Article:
When it comes to active shooter events, the absolute best answer is to prevent them rather than increase speed of response to them. Even in some of the best case scenarios of fast law enforcement response, with a kill / time ration of one victim for every eight seconds of time, even an awesome response time of just one or two minutes can result in 7-14 victims. Now don’t misunderstand, “victim” doesn’t mean killed just like “shot” doesn’t mean dead. However, our goal is not just to alleviate death but also injury and suffering. The fastest response is still from someone armed or courageous on the scene when the event starts. But even that response can’t compare to prevention. If no attack occurs because it was prevented, that is the ultimate preferred situation. Part of attempting to prevent attacks is to identify commonalities among the perpetrators. Wouldn’t it make prevention easier if all of the perpetrators met a relatively specific and easily identified set of characteristics?
Unfortunately, it’s not that easy. In an attempt to characterize the “average” active shooter, we looked at two reports: one was the “Active Shooter Incidents in the U.S. in 2018” published by the U.S. Department of Justice, and the other was the “Mass Attacks in Public Spaces – 2018” report published by the U.S. Secret Service. Both reports contain information on the shooters by age and gender, as well as other information discovered during the post event investigations.
The reports disagree on the gender count but the difference isn’t statistically significant. The largest majority of attacks were committed by males. The DoJ report cites 23 males while the USSS report cites 25 males. The USSS report also cites one person who was “in the process of gender reassignment” but counts that person as neither male nor female. No explanation for the discrepancy in gender attribution between the two reports can be identified. Neither report provides information on race of the identified shooters/attackers.
The USSS report breaks down the ages of shooters/attackers in 2018 as:
· Five between the ages of 15-24.
· Nine between the ages of 25-34.
· Six between the ages of 35-44.
· Two between the ages of 45-54.
· Five age 55 or over.
Doing the simple math, that means that more than half of the shooters/attackers were between the ages of 25-44. 15 out of 27 fit into that age range, making up 56% of the shooters. If you add in the age group 15-24 you get to two-thirds of the shooters, but that only emphasizes the fact that there is no real narrowing of age group when examining shooter/attacker commonalities. There seems to be equal chance that the shooter will be 15-24 as there is he’ll be over 55.
Looking at the above information it’s easy to see that we can safely assume an active shooter / attacker to be male, but it’s not guaranteed. We can’t assess anything reasonable concerning their age or race. What does that mean? It means that when we arrive on the scene of an active shooter event, anyone could be the “bad guy.” It’s a safe bet that it’s a male, but beyond that? And with at least one documented case (per the USSS) that a shooter was going through gender reassignment, we have no way of knowing or safely assuming that the “male” is… or the “female” is.
We are, therefore, left with identifying potential threats without reference to age, gender or race. What does that leave?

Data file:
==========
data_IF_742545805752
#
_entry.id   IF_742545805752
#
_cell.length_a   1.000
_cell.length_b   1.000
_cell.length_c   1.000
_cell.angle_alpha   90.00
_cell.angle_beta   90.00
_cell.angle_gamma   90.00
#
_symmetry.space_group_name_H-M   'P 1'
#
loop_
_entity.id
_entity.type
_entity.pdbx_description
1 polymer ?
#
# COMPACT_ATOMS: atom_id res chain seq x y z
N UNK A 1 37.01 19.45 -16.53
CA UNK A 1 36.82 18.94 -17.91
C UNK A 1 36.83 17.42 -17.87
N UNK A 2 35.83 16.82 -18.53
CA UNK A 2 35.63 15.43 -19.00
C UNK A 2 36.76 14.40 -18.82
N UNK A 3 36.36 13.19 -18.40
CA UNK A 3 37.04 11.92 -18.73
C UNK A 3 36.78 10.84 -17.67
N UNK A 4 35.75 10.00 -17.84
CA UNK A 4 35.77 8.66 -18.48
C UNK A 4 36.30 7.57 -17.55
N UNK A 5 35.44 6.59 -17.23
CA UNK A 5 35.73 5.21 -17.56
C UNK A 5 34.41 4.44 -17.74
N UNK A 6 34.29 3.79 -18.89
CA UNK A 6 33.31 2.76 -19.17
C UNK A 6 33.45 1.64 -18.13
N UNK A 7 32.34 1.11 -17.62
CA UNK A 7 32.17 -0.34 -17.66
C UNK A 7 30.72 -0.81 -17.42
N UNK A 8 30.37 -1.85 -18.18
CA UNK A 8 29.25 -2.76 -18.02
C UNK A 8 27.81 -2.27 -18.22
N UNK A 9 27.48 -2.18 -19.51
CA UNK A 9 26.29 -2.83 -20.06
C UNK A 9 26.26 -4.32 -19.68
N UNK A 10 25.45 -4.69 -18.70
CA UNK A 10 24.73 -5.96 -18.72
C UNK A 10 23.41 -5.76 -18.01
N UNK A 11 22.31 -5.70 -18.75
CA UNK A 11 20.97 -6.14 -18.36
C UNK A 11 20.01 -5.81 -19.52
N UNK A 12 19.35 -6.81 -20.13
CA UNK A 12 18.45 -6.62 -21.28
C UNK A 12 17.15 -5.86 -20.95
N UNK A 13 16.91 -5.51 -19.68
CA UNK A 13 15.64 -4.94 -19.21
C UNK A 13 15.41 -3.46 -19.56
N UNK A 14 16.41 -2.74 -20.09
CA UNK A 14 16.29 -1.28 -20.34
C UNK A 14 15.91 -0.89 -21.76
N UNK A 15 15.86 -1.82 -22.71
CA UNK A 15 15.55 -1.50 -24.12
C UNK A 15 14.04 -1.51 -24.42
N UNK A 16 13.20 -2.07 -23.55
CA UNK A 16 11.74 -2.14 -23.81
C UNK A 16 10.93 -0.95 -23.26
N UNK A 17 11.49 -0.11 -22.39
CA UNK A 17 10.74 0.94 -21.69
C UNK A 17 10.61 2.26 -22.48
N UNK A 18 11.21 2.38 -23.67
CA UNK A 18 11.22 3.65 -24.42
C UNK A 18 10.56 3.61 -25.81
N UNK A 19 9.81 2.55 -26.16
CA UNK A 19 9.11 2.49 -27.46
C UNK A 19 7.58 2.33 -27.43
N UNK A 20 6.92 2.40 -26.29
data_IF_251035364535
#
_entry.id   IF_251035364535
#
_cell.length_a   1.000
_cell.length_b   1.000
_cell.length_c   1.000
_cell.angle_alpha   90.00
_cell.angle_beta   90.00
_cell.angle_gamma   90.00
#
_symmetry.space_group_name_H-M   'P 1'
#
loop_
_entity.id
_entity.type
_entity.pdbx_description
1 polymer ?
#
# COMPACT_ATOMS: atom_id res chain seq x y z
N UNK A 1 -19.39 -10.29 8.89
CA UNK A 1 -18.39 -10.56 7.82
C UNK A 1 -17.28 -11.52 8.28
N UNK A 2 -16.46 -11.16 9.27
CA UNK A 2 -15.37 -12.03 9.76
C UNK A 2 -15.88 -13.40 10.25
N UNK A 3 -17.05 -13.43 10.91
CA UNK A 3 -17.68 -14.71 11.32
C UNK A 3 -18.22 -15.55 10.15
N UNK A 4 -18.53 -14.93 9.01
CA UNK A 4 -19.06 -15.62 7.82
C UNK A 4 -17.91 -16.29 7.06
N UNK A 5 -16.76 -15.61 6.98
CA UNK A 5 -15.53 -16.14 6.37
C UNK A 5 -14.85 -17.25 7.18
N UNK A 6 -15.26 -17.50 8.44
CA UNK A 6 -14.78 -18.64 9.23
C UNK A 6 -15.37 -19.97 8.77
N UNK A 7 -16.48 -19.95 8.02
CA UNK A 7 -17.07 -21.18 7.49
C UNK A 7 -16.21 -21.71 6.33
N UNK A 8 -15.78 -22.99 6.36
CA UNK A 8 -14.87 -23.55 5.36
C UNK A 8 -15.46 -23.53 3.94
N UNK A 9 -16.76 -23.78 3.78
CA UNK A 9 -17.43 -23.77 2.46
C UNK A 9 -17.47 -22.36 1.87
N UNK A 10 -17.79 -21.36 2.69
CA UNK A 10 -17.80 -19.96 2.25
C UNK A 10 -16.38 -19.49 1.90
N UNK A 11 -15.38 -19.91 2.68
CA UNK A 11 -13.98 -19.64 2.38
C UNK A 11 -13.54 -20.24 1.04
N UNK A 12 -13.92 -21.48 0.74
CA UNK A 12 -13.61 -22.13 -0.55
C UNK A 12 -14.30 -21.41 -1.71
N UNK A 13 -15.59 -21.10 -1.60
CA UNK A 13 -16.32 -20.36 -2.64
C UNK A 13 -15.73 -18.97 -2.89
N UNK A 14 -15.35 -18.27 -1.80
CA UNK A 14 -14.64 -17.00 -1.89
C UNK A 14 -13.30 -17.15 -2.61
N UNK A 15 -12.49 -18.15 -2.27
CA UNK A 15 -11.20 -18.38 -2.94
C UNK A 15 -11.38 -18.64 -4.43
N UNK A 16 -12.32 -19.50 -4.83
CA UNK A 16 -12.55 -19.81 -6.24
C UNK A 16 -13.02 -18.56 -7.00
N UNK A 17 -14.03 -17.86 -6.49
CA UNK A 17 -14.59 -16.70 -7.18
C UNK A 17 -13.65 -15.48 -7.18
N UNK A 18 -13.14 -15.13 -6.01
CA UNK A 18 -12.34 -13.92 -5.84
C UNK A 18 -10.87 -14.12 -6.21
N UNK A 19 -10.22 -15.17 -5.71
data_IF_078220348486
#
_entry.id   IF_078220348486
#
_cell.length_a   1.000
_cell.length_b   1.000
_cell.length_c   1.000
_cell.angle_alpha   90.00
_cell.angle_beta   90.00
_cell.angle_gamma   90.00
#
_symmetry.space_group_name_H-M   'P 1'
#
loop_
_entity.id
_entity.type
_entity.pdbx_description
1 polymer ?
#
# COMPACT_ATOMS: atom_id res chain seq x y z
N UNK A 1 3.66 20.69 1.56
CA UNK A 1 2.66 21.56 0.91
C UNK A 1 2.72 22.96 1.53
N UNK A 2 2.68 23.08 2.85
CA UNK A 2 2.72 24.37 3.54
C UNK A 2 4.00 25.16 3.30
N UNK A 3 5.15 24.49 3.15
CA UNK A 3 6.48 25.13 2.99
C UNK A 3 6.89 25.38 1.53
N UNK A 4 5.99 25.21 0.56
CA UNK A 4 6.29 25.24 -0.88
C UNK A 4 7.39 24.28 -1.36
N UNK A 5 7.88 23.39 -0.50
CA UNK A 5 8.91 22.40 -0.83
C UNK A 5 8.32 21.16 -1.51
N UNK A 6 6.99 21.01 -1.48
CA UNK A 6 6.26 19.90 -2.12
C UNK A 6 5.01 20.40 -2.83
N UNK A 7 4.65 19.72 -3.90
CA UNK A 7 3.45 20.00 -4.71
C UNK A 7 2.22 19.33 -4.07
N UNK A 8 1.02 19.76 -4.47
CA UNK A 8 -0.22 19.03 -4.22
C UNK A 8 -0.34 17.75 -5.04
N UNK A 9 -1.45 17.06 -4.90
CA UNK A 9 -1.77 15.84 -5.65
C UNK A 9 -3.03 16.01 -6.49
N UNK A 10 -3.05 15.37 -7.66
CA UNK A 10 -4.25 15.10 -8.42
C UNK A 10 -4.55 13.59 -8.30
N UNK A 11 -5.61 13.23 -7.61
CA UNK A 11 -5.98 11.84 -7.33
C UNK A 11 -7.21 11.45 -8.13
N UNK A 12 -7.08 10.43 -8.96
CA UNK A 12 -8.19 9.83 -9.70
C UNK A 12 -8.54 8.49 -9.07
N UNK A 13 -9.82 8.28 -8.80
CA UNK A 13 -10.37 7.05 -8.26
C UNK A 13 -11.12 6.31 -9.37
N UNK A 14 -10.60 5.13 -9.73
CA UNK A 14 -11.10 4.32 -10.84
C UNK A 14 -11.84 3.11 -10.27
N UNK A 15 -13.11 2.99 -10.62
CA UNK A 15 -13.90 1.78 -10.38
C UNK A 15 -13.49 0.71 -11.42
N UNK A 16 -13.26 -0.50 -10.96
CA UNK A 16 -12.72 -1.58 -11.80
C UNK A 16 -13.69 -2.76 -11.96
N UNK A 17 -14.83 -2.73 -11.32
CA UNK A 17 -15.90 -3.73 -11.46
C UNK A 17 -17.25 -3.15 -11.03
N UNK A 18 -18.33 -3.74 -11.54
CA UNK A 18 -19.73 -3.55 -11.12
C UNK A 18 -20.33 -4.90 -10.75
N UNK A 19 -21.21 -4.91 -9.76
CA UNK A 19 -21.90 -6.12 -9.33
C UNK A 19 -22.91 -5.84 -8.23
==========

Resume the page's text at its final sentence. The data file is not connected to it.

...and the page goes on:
Off the bat, let’s get rid of an assumption: Active Shooter events don’t just happen in schools… or even predominantly in schools anymore. 20 of the 27 attacks in 2018 occurred in Places of Business; commercial establishments or locations. Only three happened in schools.
As an interesting bit of information that doesn’t help us identify threat, most of the attacks happened on Wednesdays and Thursdays. Those two days account for approximately half (13 out of 27) of the attacks; seven on Wednesdays and six on Thursdays.
The USSS report indicates that approximately 1/5th of the attackers had previous substance abuse issues and that approximately half (48%) had a prior criminal history. The largest commonality was the prevalence of a history of mental health issues. 67% - fully two-thirds – of all the attackers had a history of mental health problems. 15 out of the 27 demonstrated psychotic symptoms (paranoia, delusions, hallucinations) prior to committing their attacks. Eight out of the 27 had been deemed potentially suicidal.
As to motivation, the USSS report indicates that 52% of the attackers had some type of grievance as potential motive for their attack. The grievances could include domestic, personal and workplace discord.
Hands down, the most ignored and most important indicator of a pending attack is WARNING GIVEN. According to the USSS report, 93% of the perpetrators provided or made threatening or concerning communications prior to their attack. In 78% of the cases, the concern created by the perpetrator pre-event was so great that it was communicated to someone of authority. That’s approximately 4/5ths of the events that could have been potentially prevented if the warnings or concerns had been, or could be, acted upon.
Consider all of the above and recognize this: If you know a person, usually male (90%+) but of either sex or gender-confused, who has a criminal history (48%), demonstrating some type of mental health issue (67%), and who expresses unhappiness / grievance with a given situation (52%), they are a potential candidate for committing a future attack. Within all appropriate criminal and human resources guidelines, it would be a good idea to communicate your observations and concerns to the local law enforcement officials.